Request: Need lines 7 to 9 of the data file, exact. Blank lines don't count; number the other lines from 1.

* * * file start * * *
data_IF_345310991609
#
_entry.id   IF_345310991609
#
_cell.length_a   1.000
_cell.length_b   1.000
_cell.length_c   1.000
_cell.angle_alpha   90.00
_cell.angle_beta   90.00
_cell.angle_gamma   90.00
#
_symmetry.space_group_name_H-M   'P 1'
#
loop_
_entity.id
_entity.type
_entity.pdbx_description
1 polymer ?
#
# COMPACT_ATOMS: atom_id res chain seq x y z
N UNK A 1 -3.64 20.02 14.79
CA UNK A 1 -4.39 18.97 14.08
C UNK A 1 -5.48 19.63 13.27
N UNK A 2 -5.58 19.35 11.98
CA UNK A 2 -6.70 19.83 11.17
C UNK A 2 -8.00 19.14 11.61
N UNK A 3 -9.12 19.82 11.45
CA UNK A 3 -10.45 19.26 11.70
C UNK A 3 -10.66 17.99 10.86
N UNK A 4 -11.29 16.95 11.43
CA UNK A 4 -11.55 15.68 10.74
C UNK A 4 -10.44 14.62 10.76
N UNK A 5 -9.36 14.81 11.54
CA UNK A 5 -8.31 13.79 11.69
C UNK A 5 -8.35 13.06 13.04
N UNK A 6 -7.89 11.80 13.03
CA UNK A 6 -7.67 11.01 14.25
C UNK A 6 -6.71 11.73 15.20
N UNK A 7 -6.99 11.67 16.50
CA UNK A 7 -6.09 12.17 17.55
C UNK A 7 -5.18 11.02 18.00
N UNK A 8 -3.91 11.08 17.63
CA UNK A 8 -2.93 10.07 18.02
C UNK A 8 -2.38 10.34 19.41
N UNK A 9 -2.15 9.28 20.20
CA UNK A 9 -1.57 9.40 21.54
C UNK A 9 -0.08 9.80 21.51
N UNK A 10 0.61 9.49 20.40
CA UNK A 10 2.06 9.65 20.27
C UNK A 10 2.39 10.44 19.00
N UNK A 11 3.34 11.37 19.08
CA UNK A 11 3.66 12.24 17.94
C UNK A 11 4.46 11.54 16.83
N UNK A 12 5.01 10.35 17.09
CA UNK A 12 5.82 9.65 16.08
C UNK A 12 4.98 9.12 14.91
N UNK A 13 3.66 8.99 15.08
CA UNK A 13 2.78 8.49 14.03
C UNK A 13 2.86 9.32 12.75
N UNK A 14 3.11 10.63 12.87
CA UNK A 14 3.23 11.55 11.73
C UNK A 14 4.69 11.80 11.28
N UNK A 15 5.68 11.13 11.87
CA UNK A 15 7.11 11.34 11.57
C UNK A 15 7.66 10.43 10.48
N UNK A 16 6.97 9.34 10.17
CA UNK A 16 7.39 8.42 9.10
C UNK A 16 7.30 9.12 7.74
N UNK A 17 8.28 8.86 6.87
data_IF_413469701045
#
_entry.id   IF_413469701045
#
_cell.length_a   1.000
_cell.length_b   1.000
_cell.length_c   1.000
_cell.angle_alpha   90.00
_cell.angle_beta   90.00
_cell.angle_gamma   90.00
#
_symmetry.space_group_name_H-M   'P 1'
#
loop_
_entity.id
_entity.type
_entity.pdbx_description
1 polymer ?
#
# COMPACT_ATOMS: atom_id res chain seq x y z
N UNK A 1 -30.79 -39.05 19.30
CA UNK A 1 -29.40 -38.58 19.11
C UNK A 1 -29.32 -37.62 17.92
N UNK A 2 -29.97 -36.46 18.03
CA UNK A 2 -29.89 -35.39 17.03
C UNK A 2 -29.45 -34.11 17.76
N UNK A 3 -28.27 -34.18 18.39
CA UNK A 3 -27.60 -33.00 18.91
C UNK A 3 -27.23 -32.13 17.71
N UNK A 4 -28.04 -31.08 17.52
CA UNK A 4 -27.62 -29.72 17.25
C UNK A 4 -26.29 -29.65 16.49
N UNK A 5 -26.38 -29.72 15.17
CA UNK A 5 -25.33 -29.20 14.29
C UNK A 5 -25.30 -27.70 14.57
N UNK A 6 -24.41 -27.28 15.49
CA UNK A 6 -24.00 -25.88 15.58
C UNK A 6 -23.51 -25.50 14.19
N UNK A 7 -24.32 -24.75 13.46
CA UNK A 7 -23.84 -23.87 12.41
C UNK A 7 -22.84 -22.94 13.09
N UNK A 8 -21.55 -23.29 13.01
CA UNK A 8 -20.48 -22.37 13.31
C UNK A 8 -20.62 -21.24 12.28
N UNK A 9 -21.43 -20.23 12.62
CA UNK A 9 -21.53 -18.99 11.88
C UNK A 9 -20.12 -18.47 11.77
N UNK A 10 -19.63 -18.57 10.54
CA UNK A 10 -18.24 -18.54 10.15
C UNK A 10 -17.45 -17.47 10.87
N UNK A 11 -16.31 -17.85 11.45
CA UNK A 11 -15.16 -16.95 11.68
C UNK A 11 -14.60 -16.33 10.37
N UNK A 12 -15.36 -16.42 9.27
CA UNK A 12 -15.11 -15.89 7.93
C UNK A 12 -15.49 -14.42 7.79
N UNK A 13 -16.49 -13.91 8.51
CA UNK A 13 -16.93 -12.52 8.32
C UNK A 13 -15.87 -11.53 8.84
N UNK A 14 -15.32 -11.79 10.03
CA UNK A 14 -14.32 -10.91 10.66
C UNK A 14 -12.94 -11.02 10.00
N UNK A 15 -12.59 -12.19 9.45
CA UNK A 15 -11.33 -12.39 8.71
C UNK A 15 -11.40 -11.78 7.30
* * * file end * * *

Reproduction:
_cell.length_c   1.000
_cell.angle_alpha   90.00
_cell.angle_beta   90.00